Revolution Revisited: 10 Reasons Why Great Britain Lost the War for Independence
Revolution Revisited: 10 Reasons Why Great Britain Lost the War for Independence

Revolution Revisited: 10 Reasons Why Great Britain Lost the War for Independence

Robert Ranstadler - September 24, 2017

Revolution Revisited: 10 Reasons Why Great Britain Lost the War for Independence
“The Continental Fleet at Sea” by Newland Van Powell (c. 1974). paulinespiratesandprivateers.blogspot.com

American Piracy

Naval combat was a fundamental aspect of the Revolutionary War. British ships ferried thousands of Redcoats to the shores of North America at the outset of the conflict, while a French fleet sealed Cornwallis’s fate at Yorktown. Prior to this, the British Royal Navy was one of the most well-respected maritime forces in the world. But other European powers, such as the French and Spanish, constantly engaged the King’s ships on the high seas or in littoral actions near major colonial cities. The Continentals, on the other hand, were relative latecomers to the war, due to the logistical and financial challenges of standing up an entirely new navy.

An interim solution to this problem was the Continental Congress’s official sanctioning of privateers during the struggle for independence. According to the American Merchant Marine at War, the Thirteen Colonies, in lacking a sufficient number of wartime ships, “issued Letters of Marque to privately owned, armed merchant ships… which were outfitted as warships to prey on enemy merchant ships.”

Thereafter, everyday merchants and tradesmen set out to disrupt enemy shipping and commerce. To put the significance of this policy in context, consider that the Continental Navy mustered only 64 warships, armed with about 1,200 guns, while the privateers, on the other hand, boasted over 1,500 ships and some 15,000 guns.

Many private sailors were virtually euphoric at the idea of facing the British Royal Navy that, for ages, had administered King George III’s punitive trade regulations at sea. Following the opening shots of the war, a Boston newspaper of the period (again according to the American Merchant Marine at War) boldly invited, “all those Jolly Fellows,” and promised, “a hearty Welcome by a Number of Brave Fellows there assembled, and treated with that excellent Liquor call’d [sic] GROG which is allow’d [sic] by all true Seamen, to be the LIQUOR OF LIFE.” By war’s end, these “jolly pirates” aided in the capture of almost 16,000 British prisoners!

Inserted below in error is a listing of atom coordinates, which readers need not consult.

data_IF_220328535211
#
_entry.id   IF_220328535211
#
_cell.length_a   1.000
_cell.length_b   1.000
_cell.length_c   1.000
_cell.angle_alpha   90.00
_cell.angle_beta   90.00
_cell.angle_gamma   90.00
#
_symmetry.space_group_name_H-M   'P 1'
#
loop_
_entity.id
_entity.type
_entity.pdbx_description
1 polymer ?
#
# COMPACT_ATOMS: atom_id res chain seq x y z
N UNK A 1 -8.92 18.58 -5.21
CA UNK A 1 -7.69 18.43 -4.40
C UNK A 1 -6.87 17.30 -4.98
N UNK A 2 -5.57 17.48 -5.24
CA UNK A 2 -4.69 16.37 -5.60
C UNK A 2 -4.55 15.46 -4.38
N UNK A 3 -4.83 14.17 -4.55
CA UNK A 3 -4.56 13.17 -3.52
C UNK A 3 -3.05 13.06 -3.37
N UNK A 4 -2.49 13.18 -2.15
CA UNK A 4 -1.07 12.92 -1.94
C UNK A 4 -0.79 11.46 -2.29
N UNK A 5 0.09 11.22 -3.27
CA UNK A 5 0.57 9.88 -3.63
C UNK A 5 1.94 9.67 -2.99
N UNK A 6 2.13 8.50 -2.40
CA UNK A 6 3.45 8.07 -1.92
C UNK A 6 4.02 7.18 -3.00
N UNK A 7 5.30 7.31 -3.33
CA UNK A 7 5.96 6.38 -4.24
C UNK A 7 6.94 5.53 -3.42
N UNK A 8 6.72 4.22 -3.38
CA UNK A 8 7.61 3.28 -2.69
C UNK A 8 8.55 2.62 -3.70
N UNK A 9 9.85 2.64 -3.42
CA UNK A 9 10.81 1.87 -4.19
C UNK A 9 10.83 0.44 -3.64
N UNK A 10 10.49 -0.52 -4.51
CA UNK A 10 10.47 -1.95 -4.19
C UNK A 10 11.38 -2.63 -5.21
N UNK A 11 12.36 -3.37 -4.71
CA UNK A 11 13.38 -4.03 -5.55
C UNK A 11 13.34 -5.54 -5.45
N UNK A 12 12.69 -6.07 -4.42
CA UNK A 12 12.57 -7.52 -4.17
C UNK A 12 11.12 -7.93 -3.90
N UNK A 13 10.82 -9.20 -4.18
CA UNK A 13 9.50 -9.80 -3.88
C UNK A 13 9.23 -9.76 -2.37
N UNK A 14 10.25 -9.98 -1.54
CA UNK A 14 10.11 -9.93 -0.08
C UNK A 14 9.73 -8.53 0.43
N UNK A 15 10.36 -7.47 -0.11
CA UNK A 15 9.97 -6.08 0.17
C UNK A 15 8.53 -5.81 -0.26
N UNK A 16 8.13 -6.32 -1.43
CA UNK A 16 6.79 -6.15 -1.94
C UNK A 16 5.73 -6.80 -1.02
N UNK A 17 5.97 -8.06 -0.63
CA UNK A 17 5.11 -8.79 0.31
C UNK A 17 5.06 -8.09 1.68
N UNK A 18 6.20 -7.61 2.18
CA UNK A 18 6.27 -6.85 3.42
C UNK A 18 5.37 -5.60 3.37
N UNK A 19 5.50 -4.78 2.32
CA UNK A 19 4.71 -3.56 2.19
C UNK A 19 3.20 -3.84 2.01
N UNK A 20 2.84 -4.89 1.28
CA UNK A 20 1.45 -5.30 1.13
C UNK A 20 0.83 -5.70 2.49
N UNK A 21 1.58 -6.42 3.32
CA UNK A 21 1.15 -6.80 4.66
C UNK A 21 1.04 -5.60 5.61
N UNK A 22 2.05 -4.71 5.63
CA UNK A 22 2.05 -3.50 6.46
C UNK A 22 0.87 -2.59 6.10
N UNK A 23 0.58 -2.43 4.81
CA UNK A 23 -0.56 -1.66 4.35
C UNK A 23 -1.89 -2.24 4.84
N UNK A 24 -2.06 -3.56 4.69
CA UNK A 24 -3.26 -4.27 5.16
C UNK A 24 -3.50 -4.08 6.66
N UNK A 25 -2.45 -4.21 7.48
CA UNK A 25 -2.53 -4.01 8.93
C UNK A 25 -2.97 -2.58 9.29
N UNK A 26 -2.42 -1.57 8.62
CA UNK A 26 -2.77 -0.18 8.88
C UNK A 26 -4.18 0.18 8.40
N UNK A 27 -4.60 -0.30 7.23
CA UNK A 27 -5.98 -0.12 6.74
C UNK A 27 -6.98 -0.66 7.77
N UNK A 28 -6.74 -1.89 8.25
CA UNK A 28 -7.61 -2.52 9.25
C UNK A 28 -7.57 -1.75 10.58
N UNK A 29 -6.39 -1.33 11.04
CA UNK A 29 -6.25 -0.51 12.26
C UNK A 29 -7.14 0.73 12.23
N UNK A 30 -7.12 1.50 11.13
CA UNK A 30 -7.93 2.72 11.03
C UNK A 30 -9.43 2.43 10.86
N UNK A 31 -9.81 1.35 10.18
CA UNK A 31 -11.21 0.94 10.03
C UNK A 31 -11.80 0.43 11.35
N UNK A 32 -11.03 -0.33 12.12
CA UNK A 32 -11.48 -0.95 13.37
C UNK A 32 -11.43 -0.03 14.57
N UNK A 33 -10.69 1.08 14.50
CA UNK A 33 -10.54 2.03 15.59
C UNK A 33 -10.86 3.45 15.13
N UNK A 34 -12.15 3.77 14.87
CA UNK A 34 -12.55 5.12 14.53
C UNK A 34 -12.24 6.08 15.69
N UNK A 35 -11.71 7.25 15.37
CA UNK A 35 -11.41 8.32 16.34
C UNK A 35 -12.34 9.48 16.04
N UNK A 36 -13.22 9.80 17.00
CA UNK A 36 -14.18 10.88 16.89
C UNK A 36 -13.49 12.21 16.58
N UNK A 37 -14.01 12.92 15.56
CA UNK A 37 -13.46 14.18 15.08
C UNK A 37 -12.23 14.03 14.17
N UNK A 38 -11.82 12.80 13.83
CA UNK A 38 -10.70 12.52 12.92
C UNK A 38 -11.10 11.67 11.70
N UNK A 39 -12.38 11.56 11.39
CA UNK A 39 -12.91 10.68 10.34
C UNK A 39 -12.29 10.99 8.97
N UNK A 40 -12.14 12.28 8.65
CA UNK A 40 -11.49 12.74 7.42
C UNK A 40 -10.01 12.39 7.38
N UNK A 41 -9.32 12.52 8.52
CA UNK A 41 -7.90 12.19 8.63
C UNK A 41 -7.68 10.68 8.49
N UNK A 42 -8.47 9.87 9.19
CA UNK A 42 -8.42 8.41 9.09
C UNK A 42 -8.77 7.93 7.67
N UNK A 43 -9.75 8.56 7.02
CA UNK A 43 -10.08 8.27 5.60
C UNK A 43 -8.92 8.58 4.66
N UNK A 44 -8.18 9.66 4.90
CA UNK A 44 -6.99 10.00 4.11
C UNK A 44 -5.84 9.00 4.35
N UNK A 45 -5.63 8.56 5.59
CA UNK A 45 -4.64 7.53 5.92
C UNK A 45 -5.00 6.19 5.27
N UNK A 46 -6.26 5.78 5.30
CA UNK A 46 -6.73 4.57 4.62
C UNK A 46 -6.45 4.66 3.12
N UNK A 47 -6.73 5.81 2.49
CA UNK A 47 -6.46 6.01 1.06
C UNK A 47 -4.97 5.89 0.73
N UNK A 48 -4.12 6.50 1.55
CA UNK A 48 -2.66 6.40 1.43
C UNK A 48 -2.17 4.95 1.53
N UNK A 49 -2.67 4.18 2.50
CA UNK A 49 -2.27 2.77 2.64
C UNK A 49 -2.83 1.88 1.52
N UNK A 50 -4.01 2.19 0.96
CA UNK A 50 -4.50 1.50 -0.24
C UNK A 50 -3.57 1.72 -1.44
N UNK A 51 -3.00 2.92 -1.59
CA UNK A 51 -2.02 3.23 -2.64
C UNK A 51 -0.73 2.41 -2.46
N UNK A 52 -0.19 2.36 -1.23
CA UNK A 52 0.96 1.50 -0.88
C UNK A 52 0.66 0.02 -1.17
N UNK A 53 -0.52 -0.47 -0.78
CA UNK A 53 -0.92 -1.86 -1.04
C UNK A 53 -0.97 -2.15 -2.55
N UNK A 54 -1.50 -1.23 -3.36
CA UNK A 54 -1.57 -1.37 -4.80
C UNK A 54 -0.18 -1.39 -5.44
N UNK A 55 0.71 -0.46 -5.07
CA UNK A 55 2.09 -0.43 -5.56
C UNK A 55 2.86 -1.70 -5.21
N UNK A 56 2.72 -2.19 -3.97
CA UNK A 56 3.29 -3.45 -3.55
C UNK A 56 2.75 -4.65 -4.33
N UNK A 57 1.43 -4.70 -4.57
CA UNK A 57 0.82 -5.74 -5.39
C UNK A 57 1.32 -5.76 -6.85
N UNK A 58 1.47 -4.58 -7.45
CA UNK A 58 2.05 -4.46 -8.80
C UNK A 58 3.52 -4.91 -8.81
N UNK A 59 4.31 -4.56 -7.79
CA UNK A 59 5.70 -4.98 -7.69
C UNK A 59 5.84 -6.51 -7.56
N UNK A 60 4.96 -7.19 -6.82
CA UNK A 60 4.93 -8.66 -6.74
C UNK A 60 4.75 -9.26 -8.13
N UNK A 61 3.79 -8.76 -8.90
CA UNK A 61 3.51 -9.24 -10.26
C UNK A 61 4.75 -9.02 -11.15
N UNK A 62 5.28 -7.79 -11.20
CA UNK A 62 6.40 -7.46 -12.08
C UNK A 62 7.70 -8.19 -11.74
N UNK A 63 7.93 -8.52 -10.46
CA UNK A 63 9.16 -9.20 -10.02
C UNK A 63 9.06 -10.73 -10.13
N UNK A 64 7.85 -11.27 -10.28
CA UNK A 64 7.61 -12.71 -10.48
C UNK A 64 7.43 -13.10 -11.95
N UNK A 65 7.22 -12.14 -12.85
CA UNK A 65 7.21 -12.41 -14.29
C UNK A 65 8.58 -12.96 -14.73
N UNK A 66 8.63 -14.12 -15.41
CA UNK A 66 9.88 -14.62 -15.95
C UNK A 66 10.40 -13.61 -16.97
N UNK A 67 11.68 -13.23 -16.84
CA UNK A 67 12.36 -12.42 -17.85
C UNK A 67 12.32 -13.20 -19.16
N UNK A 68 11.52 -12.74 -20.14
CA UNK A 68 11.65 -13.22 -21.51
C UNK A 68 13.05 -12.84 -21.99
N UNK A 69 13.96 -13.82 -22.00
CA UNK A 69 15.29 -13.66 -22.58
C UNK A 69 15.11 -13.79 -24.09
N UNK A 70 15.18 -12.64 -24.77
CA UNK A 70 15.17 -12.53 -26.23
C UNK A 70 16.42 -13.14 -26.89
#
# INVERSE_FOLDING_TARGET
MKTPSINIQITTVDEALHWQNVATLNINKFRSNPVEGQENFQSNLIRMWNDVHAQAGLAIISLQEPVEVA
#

Revolution Revisited: 10 Reasons Why Great Britain Lost the War for Independence
French Map of Chesapeak Bay. watertown.k12.ma.us

Sir Henry Clinton’s Mysterious Illness

Rounding out the list of lesser-known factors contributing to Great Britain’s loss of her American colonies is an odd tidbit of information, which involves returning our attention back to King George III’s supreme commander in North America, Sir Henry Clinton. As previously noted, political turbulence and personal animosity between Clinton and Cornwallis played a part in both men’s undoing and, quite possibly, the entirety of the Revolutionary War. What’s not as well-known, however, is that Sir Henry Clinton suffered from a mysterious, debilitating illness—one that still lacks a definitive diagnosis even today.

According to the Randolph Greenfield Adams article, “A View of Cornwallis’s Surrender at Yorktown,” Sir Henry Clinton suffered from random and uncontrollable bouts of complete blindness. Published in a 1931 edition of The American Historical Review, the article is a genuine piece of reputable academic work that, when combined with its author’s scholarly pedigree and prolific use of first-hand accounts, leaves little doubts to its validity. Adams observes that the blindness was a temporary ailment, but one that nevertheless compromised Clinton’s ability to successfully lead his forces to victory. Adams was an intense academic historian and stumbled upon his epiphany while examining some of Clinton’s personal correspondence.

Adams discovered that Clinton was utterly disgusted with the political conduct of the war and the favoritism afforded to Cornwallis. The latter was his junior but often praised by, and in direct contact with, the highest levels of Parliament. Cornwallis was credited with victories, while Clinton was blamed for defeats. Not surprisingly, during the summer of 1781, Clinton wrote, “I shall resign the command which I have held with disgust under the present Minister.”

Some speculate that Clinton’s tremendous duress triggered his bouts of blindness. Regardless, he isolated and alienated himself from his staff, which could explain why he was late in reinforcing Yorktown, thus heralding an end to the war.

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